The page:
Frontier market gains should not be ignored

The average return for the top six frontier economies was 26 per cent this year.

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As the UAE continues its efforts to be reclassified as an emerging market, the potential in frontier markets should not be overlooked.

The top six frontier economies in the region - Bahrain, Kuwait, Qatar, Jordan, Lebanon and Tunisia - have produced an average return of 21.6 per cent this year, reflecting a rebound in the performance of frontier markets generally.

China, considered by many to be the driver of economic growth globally at the moment, returned 13.6 per cent, a recent study by Russell Investments shows.

Many investors shy away from frontier markets because of their volatility and instability, which is one reason the UAE is keen for benchmark indexes such as FTSE and MSCI to upgrade the country's status.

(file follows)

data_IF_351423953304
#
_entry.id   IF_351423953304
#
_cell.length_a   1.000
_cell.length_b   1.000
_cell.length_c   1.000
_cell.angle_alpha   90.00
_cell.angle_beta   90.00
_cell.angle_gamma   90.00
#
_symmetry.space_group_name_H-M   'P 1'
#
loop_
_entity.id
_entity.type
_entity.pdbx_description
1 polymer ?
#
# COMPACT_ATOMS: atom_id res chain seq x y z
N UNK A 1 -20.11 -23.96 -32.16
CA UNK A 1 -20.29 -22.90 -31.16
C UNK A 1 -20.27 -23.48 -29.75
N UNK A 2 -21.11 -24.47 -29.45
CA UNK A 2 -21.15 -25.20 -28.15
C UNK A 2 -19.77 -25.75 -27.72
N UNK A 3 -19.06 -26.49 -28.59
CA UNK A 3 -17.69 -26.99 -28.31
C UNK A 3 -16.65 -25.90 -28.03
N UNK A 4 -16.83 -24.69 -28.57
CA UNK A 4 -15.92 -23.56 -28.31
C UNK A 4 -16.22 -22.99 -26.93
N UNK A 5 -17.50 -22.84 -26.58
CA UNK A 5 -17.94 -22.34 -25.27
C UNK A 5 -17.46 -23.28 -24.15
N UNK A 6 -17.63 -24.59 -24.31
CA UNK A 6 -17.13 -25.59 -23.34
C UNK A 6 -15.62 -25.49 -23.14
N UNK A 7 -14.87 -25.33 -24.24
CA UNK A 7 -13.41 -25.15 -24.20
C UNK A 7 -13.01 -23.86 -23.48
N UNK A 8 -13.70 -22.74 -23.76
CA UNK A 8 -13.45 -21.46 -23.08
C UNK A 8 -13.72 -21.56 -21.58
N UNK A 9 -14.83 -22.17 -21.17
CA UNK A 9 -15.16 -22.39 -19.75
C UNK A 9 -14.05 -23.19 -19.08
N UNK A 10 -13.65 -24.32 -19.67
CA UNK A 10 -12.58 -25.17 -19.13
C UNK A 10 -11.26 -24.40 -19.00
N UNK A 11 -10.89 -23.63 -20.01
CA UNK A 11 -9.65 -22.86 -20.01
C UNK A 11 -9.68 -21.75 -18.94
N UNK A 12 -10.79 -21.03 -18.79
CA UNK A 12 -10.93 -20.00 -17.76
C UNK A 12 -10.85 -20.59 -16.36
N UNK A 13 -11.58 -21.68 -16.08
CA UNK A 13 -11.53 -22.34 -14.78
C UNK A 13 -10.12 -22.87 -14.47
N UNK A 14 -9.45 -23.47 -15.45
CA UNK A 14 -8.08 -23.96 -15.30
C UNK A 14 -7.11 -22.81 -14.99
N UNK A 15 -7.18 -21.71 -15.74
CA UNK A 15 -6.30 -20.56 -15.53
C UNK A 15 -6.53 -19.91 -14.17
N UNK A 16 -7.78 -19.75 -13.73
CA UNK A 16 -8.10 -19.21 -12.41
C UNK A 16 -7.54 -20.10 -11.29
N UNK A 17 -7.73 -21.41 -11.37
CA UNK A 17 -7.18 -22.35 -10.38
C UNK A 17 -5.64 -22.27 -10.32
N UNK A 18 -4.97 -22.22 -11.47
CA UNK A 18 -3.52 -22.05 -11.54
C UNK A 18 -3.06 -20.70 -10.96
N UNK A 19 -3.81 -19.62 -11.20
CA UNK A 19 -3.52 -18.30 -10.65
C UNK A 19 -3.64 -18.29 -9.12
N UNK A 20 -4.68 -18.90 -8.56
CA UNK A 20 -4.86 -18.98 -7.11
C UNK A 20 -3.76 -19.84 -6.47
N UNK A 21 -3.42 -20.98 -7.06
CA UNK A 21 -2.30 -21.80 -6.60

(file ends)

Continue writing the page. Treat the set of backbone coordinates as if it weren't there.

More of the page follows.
MSCI this year ruled the UAE was still a frontier market, while FTSE upgraded the country to the "secondary emerging market" classification.

But frontier markets retain the potential for solid returns for investors willing to take on the risk, with the MSCI Frontier Market Index jumping 20 per cent in the past six months.

The Russell study did not include the UAE bourses.

Analysts have said the country's reclassification could end the trend of thin volumes and illiquidity in the bourses this year and help it to shake off the restructuring problems of its battered property sector.

"Automatically [the reclassification] has an impact," said an analyst at an international bank based in Dubai. "It opens the UAE up to a large pool from abroad to invest but how tangible this will be and how quickly it takes for new investors to get know the market to invest will depend."

In the meantime, the performance of other frontier markets show the classification is not always a drag.

To qualify for an upgrade, a country's equity markets must be open to foreign investors to a certain degree, and UAE markets have made strides in this direction. This month, the Axiom Telecom public offering was aimed at foreign institutional investors.

The markets' legal and regulatory systems also need to continue to develop.